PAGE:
However inevitable interruptions may seem, they need not always result in writing anxiety. Some writers are able to harness this stimulation and convert it into excitement and motivation. Yet other writers are overwhelmed because they possess a limited “repertoire of plans,” adhere “to rigid writing rules,” expose their work to “premature editing,” and perpetuate negative beliefs about the writing process (McLeod 432).
Flower and Hayes identify the most common treatments for writing anxiety as either waiting for inspiration or following prescribed writing exercises (451). However, both these strategies place additional limitations on the writer and often result in writer’s block, the very debilitation that they were trying to cure.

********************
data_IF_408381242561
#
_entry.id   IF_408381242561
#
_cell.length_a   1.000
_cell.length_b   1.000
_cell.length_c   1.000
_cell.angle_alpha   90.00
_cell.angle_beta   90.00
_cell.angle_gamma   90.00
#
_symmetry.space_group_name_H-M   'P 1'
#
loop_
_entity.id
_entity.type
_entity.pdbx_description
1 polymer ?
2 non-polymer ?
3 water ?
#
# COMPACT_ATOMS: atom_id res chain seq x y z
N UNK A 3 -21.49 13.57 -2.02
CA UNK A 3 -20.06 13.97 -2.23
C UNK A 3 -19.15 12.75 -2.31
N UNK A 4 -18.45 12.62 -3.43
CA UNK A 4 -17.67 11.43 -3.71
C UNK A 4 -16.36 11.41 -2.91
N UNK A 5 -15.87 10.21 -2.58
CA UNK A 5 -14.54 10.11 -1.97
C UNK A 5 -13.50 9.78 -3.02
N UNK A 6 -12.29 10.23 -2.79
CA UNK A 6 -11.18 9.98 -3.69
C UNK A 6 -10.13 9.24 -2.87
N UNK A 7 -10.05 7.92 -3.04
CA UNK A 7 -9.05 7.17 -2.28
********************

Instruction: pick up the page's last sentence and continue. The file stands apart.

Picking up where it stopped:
Although waiting for inspiration seems like it could be the most satisfying strategy, it actually leaves the writer the most vulnerable. Relying on inspiration alone may create an external locus of control where the writer can play no active role in the success or failure of his or her work. Inspiration strikes, or it doesn’t. Flower and Hayes suggest that “many writing problems are thinking problems that inspiration is ill-adapted to solve” (451). In other words, writers can’t wait around until their brain synapses begin firing in synchrony; they need to use generative (brainstorming) strategies to activate cognitive connections.